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Social workers who utilize the solution-focused model are mindful of  how their conversations with their clients, families, groups, or even  community members facilitate their thinking about solutions. The client  is always the “expert,” and therefore social workers ask questions to  explore how the client perceives the problem and situation.

Social workers may use solution-focused questions such as  the miracle question. For example, “Suppose you woke up one morning and  by some miracle everything you ever wanted, everything good you could  ever imagine for yourself, had actually happened—your life had turned  out exactly the way you wanted it. What would be different in your  life?” When clients are asked this, it forces them to reflect on what  they want or would like to achieve. By projecting themselves into the  future, clients are more likely to imagine what is possible rather than  focusing on the past and their failures. This allows for the possibility  of developing solutions. 

In this Discussion, you apply the solution-focused model  and solution-focused questions. You provide other solution-focused  questions, similar to the miracle question that was provided for you. 

Although the textbook provides actual examples of  solution-focused questions, always think about your client—you may have  to modify the question a bit to take into account the client’s age,  cognitive and developmental stage, culture, etc., so that the question  makes sense to the client. 

To prepare:

  • Recall a case from your fieldwork experience to use for this Discussion.
  • Review and focus on pages 520–521 in your textbook. 

By Day 3


  1. In 1 to 2 sentences, briefly identify and describe the  problem as perceived by the client, family, or group that you dealt with  in your past fieldwork experience. 
  2. From the list of solution-focused questions on page 520  (e.g., exception questions, coping questions, scaling questions, and  relationship questions), identify two different types of questions, and  ask each question as if you were actually asking the questions to the  client. (Remember, do not use the miracle question.) Remember that the goal of these questions is to assist clients in identifying a solution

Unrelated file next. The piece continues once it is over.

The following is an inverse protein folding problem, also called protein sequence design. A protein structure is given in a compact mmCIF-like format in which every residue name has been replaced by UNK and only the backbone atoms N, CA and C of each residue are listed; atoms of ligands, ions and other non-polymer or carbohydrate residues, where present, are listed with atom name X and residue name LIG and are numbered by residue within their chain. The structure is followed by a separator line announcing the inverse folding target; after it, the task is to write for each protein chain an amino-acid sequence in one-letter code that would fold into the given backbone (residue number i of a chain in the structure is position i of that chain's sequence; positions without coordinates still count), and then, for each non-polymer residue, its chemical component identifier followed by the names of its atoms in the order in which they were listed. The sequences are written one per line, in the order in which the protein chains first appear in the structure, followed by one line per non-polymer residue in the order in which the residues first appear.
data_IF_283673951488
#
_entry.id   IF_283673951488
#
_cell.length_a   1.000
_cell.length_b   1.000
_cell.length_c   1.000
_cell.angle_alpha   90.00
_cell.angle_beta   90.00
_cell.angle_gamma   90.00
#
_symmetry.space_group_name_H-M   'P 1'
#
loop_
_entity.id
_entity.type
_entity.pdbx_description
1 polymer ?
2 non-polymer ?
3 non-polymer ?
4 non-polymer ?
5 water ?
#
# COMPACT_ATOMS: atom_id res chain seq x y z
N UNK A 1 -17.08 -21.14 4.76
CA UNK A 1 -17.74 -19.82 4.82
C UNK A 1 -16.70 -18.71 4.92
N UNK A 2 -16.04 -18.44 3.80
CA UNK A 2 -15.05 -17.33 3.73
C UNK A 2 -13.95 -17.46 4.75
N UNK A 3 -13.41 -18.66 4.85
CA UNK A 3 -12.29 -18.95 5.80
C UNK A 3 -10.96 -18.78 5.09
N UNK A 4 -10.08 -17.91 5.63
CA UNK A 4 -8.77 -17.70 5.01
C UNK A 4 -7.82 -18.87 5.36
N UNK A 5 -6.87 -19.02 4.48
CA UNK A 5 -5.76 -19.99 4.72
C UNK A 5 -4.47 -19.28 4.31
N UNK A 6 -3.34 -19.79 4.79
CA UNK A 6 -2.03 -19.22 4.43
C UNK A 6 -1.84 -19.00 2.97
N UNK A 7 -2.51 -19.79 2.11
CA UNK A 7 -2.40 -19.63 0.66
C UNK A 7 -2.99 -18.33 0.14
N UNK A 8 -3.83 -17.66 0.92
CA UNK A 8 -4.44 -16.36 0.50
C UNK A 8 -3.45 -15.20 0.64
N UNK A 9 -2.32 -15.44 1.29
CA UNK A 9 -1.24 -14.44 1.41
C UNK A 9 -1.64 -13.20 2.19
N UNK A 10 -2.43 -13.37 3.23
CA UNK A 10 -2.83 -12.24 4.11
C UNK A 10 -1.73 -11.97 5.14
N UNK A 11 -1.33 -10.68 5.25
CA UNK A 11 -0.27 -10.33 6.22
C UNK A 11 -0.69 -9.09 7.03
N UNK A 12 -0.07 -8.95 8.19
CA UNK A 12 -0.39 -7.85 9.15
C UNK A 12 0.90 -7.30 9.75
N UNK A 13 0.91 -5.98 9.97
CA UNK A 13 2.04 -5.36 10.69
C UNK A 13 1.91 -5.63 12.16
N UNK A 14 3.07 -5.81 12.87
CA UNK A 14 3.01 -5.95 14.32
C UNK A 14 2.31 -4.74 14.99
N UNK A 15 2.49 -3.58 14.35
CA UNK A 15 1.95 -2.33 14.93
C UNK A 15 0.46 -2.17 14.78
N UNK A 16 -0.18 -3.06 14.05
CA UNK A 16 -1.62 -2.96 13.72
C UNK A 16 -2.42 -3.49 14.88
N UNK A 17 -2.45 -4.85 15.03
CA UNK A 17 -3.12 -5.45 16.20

3. Explain how asking these two questions would help the client in coming up with the solution. 
  4. In 1 to 2 sentences, reflect and explain how asking these questions made you feel and perhaps how the client might feel.
  5. Identify a barrier that might make it difficult to implement the solution-focused model with the client described. 
  6. Discuss how a social worker could help a client re-focus on the present, rather than on their past. 


Turner, F. J. (Ed.). (2017). Social work treatment: Interlocking theoretical approaches (6th ed.). New York, NY: Oxford University Press.
Chapter 35: Solution-Focused Theory (pp. 513–531)
Chapter 36: Task-Centered Social Work (pp. 532–552)

Westefeld, J. S., & Heckman-Stone, C. (2003). The integrated problem-solving model of crisis intervention: Overview and application. The Counseling Psychologist, 31(2), 221–239. https://doi-org.ezp.waldenulibrary.org/10.1177/0011000002250638


Document: Theory Into Practice: Four Social Work Case Studies (PDF)


Sommers-Flanagan, J., & Sommers-Flanagan, R. (2014). Counseling and psychotherapy theories in context and practice [Video file]. Retrieved from
This week, watch the “Solution-Focused Therapy” segment by clicking the applicable link under the “Chapters” tab.

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